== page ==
Tareq ( Boodi Kabbani ) is a recently-arrived Syrian refugee, an architect who's content to have found work renovating houses. Jouko hardly tries to hide his prejudice, and we see the warning light go off in his head when Tareq mentions he's more into arts than sports.

Still Jouko soon has to go off to work and stay away overnight ( an underexplained and somewhat incredible aspect of the script, but who doesn't want him to leave? ), setting the stage for the inevitable to happen. There are a few lengthy sex scenes, mostly shot well above the waist with just an occasional glimpse of what's going on below. A location neither man has been happy in suddenly becomes a romantic paradise.

Between the "action" scenes there's a lot of talk as the guys get to know each other and we get to know them. Tareq's description of the immigrant experience and his dilemma about what he can do for his family back in Syria should resonate with Europeans and Americans alike as each country debates how/if to help refugees.

Debuting writer-director Mikko Makela doesn't play favorites but treats both fine actors to countless screen-filling closeups and allows them to improvise some of their dialogue, which is in English except when Leevi talks to his father and helps him communicate with Tareq.

Despite the fine acting and a story that's relatable, even in a foreign setting, not everyone will be able to adjust to the film's languid pace. It's art, not sports.

Adonis ( HH ) ( Sept. 25, 7 p.m. )

Sometimes even a professional critic has to admit he doesn't know what he's watching. I haven't seen writer-producer-director Scud's first six features, so he may be an acquired taste.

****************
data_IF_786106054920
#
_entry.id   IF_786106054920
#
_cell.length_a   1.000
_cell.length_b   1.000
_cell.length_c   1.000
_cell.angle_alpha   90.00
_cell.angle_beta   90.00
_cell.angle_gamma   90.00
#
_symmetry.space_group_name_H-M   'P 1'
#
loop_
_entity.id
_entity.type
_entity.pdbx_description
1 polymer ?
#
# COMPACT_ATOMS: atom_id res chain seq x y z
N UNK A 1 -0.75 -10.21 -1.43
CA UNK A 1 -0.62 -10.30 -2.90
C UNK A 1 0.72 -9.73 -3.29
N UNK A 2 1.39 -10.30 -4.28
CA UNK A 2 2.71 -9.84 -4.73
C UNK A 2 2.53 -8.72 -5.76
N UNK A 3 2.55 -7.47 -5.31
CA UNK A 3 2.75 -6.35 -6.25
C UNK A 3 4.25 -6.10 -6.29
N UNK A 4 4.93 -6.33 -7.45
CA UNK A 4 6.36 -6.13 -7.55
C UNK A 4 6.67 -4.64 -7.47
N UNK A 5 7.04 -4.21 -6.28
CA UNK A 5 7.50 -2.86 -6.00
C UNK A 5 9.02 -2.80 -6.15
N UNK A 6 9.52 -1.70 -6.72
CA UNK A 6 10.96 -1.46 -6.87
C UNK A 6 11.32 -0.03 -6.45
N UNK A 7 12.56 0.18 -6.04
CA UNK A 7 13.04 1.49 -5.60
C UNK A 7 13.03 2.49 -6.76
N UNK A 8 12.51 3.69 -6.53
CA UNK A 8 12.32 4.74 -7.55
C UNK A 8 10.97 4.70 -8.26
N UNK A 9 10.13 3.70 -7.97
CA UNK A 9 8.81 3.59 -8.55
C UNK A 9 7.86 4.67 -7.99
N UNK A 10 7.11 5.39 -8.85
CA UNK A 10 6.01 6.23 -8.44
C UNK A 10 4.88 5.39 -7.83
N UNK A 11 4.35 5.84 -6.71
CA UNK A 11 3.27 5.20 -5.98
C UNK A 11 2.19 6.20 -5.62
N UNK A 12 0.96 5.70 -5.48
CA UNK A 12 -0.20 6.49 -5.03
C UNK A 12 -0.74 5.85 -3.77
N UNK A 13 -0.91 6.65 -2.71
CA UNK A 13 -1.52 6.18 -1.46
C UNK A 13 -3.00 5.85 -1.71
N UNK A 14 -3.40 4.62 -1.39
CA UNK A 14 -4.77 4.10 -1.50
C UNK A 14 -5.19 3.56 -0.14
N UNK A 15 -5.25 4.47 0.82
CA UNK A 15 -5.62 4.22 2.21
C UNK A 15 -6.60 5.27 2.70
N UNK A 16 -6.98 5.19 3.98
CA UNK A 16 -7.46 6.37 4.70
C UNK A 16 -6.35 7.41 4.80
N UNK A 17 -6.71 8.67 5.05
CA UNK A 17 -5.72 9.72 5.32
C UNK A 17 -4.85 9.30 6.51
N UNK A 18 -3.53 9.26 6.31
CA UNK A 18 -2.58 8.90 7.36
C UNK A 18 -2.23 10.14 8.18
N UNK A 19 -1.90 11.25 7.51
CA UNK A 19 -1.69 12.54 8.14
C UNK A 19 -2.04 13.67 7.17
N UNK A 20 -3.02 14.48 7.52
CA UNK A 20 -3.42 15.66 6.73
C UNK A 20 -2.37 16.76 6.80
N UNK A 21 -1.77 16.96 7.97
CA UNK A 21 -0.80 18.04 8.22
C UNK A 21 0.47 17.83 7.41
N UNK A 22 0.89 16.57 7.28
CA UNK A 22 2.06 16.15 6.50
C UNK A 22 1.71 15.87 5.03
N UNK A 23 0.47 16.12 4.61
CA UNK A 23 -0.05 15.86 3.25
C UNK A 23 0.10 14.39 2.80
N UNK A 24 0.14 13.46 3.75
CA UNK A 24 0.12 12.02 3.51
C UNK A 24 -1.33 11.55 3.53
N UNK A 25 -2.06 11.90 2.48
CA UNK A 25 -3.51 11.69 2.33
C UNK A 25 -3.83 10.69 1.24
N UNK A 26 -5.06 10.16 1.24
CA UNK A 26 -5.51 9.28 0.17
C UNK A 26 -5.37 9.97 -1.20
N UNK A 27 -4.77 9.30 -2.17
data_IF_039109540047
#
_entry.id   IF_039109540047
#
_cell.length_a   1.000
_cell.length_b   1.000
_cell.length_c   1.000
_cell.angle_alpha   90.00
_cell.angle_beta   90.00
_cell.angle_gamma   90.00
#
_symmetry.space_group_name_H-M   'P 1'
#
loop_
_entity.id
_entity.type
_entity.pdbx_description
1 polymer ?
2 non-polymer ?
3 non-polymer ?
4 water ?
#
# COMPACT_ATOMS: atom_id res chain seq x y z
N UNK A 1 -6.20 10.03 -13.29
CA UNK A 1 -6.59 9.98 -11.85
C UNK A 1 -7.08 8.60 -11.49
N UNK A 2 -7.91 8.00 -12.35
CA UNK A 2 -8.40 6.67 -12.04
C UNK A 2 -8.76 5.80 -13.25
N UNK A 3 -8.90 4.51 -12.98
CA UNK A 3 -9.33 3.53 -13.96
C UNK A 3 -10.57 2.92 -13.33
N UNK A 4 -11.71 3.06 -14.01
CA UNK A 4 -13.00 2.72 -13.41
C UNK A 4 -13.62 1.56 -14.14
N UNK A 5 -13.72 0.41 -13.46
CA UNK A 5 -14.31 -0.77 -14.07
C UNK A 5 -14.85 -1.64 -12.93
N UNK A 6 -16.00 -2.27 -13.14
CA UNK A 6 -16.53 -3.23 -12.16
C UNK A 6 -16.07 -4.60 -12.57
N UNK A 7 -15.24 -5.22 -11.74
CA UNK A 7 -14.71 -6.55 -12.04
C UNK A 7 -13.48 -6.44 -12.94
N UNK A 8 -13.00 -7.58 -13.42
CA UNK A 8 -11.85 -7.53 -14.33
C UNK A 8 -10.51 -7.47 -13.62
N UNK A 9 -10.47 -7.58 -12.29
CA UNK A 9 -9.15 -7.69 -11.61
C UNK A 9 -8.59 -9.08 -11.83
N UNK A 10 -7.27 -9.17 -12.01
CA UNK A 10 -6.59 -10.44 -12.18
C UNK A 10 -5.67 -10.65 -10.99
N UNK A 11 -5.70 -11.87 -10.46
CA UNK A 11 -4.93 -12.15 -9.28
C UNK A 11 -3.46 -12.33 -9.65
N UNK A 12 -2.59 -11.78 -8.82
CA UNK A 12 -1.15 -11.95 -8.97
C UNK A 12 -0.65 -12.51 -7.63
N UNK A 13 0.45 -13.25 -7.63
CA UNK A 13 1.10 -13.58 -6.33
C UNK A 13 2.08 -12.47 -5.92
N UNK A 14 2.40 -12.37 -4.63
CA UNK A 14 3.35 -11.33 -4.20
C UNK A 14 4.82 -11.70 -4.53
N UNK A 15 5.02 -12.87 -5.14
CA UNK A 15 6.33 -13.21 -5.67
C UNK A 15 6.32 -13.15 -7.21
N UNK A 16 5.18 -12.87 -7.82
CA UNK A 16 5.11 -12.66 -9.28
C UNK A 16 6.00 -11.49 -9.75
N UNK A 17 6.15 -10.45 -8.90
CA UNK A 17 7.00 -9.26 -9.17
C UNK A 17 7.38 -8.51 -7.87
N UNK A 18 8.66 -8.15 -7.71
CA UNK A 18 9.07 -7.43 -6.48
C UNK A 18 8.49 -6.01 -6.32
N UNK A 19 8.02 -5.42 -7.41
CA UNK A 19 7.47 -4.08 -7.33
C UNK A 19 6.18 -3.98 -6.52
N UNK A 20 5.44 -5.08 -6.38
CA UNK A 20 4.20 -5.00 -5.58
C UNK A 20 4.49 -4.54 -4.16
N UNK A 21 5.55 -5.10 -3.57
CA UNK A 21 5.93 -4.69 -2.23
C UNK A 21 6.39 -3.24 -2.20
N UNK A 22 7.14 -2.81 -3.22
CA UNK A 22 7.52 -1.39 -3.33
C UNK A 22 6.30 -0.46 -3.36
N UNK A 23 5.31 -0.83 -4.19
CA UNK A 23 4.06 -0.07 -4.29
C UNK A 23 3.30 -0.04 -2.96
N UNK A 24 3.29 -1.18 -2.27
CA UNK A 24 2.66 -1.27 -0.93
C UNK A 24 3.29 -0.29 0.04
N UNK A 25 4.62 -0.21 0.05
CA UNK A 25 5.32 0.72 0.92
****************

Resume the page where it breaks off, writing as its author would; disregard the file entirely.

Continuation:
I will say Adonis is good to look at, and not only because of the more than 30 naked men who appear in much of it, giving the impression Hong Kong is a clothing optional country.

The story spans the 30 years of Yang Ke ( played as an adult by Adonis He Fei ), but in random order. There's a recurring scene where he's naked in the woods, surrounded by 30 men who are also naked except for face paint and masks. There are flashbacks to Ke's early life with his mother.

The actual story begins when, after his theater troupe goes bust owing him six months' wages, Ke is ripped off in a job as a naked street model but finds a friend in Wang Qiang ( Justin Lim ), who becomes his agent.

Pimp is more like it. He gets Ke gigs at what looks like a Cirque du Soleil gay whorehouse that gives their clients what they want, often involving S/M. The job we see the most of ( another recurring scene ) involves Ke tied to a cross ( naked ) and being gang-raped by, yes, 30 men.

Unless I misheard, Ke describes two different sexual experiences as his "first," and both occur after he's starred in a porn film. He also finds true love, but we don't know about this until he tells Wang; we only catch a couple of brief glimpses of his beloved. Adonis is not a romantic movie.

A stronger through line would help connect all the scattered bits and major set pieces, and a familiarity with Buddhist philosophy might clarify some aspects of the film involving Ke's morbid curiosity about death and fate.

Scud is scheduled to appear at the festival screening. I'd like to be a fly on the wall at the Q&A. I'd have at least 30 questions for him.

This article shared 2025 times since Wed Sep 19, 2018